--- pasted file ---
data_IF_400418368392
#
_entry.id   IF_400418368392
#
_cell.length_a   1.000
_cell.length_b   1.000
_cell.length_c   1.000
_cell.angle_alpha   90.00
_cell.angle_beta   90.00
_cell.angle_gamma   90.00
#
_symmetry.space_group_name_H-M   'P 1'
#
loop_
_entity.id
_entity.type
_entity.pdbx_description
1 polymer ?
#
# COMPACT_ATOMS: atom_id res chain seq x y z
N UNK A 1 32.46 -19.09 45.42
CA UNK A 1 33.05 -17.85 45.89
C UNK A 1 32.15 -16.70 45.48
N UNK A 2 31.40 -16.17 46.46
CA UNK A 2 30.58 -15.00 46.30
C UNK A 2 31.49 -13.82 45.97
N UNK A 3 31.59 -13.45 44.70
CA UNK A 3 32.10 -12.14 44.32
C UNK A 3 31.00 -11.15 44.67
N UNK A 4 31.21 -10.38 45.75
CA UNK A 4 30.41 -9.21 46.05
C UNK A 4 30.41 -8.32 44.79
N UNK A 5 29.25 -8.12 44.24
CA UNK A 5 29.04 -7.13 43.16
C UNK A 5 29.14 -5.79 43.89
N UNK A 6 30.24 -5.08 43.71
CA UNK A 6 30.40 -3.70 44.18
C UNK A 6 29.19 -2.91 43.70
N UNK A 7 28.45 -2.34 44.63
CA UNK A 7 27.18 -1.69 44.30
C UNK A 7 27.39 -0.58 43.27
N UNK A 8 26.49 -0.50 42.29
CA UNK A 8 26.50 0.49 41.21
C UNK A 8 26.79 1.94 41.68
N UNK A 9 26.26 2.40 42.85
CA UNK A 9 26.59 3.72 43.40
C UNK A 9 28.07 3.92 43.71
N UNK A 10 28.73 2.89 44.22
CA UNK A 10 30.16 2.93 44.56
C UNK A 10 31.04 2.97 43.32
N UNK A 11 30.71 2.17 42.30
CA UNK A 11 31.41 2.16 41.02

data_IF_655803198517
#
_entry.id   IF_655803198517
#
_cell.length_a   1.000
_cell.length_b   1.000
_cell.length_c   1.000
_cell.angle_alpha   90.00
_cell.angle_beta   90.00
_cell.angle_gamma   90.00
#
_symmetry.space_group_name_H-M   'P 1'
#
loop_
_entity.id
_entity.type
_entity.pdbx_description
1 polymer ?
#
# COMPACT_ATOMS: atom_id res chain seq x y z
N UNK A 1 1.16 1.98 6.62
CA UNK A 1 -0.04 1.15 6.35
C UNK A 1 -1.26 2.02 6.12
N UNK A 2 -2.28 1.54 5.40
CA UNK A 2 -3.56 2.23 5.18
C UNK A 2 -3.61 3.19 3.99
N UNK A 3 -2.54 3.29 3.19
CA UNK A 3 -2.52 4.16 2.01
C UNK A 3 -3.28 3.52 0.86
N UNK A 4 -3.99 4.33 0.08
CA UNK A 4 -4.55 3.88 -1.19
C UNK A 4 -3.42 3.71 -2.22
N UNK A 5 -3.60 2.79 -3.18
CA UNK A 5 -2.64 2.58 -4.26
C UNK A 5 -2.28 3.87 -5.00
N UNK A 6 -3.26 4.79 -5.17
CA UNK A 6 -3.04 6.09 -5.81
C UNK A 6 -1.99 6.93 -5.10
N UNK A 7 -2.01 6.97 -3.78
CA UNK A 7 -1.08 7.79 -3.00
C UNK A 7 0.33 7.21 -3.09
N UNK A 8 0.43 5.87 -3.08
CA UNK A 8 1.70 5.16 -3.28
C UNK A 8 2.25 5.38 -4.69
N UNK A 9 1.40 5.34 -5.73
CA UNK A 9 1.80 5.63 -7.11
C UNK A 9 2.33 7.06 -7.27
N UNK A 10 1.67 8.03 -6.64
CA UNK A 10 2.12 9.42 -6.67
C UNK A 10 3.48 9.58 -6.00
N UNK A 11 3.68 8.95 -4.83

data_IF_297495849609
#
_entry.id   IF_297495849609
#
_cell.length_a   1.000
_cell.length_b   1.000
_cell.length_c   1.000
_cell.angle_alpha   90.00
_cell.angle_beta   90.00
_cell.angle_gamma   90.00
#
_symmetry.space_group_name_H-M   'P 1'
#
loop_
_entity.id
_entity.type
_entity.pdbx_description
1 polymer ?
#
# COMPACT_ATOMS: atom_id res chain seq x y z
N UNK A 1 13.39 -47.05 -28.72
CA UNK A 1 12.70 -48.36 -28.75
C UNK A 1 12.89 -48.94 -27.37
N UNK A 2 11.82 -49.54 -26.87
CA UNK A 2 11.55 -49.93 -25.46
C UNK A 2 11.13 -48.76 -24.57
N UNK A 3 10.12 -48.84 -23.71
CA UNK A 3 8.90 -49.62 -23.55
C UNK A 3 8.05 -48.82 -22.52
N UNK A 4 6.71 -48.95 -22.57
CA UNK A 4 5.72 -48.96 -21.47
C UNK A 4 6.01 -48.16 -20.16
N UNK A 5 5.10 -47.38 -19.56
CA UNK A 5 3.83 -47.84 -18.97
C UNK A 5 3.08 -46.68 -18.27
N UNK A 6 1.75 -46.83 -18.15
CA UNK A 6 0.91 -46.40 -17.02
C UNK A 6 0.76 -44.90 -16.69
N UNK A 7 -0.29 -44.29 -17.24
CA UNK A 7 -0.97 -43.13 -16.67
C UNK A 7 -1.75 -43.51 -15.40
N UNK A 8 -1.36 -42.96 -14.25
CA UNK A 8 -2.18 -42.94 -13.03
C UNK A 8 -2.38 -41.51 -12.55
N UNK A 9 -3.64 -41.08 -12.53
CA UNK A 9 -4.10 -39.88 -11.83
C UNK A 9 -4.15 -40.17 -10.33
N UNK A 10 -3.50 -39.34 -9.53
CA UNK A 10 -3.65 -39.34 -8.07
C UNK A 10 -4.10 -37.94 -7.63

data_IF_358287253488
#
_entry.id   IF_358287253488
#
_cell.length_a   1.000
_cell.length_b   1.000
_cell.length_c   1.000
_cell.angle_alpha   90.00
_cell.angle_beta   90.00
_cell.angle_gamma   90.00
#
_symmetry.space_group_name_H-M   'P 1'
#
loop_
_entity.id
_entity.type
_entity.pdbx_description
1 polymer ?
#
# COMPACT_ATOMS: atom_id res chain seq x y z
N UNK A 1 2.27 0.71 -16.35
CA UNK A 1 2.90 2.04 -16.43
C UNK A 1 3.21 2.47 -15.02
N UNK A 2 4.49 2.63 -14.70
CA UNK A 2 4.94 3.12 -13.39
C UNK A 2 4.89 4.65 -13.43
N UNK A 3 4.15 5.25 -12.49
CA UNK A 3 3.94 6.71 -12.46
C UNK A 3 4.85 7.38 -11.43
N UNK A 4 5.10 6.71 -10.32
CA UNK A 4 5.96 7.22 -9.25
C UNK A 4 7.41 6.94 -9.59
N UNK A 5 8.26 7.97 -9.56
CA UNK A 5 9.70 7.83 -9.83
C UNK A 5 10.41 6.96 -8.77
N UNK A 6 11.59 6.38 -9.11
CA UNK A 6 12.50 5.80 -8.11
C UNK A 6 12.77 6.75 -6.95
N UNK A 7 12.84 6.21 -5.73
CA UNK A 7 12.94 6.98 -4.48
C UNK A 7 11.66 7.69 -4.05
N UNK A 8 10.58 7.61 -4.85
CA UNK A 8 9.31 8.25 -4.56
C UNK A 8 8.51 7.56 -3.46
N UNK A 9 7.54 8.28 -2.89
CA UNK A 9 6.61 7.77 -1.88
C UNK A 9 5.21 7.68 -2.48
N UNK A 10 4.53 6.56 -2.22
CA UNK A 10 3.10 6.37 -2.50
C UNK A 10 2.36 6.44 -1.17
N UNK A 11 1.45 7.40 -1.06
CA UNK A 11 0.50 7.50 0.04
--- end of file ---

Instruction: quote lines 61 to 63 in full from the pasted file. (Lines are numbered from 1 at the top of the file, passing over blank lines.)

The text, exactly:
_cell.angle_beta   90.00
_cell.angle_gamma   90.00
#